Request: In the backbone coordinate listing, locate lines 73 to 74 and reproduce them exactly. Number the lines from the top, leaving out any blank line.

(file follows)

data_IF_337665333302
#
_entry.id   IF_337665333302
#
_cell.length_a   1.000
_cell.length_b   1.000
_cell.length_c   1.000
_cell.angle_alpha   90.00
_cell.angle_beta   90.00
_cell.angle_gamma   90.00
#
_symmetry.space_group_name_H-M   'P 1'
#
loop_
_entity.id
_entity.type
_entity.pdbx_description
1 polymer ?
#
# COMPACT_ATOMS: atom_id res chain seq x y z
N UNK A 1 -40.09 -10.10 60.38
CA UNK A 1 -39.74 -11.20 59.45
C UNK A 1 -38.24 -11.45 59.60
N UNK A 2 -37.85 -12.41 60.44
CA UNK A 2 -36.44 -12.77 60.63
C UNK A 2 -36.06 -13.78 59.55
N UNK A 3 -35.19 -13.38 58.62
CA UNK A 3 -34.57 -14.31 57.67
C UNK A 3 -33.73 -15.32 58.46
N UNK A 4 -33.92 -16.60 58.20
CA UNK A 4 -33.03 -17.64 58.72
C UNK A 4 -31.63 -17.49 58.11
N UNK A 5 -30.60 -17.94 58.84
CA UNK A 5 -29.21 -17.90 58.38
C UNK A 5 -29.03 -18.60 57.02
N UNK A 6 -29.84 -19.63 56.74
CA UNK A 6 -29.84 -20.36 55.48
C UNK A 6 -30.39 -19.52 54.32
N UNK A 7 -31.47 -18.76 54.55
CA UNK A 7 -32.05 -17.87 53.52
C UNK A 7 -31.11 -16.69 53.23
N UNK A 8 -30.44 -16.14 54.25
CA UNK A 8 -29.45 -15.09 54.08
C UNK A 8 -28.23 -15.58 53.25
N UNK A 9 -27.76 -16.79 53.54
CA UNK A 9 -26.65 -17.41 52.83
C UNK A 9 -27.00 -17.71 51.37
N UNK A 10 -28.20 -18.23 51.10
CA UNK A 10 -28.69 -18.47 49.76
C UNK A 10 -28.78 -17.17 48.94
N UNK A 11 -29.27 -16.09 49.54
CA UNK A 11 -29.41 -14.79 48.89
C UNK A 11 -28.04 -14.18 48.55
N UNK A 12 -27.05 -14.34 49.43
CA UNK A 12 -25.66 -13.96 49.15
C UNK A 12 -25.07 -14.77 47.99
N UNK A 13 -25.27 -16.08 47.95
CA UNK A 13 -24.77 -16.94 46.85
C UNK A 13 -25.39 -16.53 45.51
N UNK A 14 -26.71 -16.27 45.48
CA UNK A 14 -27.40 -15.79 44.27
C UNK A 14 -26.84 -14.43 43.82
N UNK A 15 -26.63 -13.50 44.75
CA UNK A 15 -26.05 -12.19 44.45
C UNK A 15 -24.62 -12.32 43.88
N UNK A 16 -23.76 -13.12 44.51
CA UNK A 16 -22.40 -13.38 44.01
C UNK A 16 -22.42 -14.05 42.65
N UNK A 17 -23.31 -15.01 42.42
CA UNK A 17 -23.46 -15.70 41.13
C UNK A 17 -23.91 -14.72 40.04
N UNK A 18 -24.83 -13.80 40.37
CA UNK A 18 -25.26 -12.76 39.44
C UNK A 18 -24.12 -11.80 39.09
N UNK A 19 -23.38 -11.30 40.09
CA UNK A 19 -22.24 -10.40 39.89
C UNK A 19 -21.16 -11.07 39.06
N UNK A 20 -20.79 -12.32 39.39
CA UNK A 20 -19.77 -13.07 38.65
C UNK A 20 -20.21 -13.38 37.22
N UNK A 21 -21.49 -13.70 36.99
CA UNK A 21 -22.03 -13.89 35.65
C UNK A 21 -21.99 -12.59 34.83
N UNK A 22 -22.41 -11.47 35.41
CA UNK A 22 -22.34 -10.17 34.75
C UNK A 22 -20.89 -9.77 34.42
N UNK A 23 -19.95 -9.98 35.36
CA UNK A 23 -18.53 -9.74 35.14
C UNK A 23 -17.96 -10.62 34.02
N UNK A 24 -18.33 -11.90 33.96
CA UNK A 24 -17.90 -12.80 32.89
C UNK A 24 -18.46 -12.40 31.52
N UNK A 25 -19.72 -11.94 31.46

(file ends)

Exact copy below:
CA UNK A 18 -25.26 -12.76 39.44
C UNK A 18 -24.12 -11.80 39.09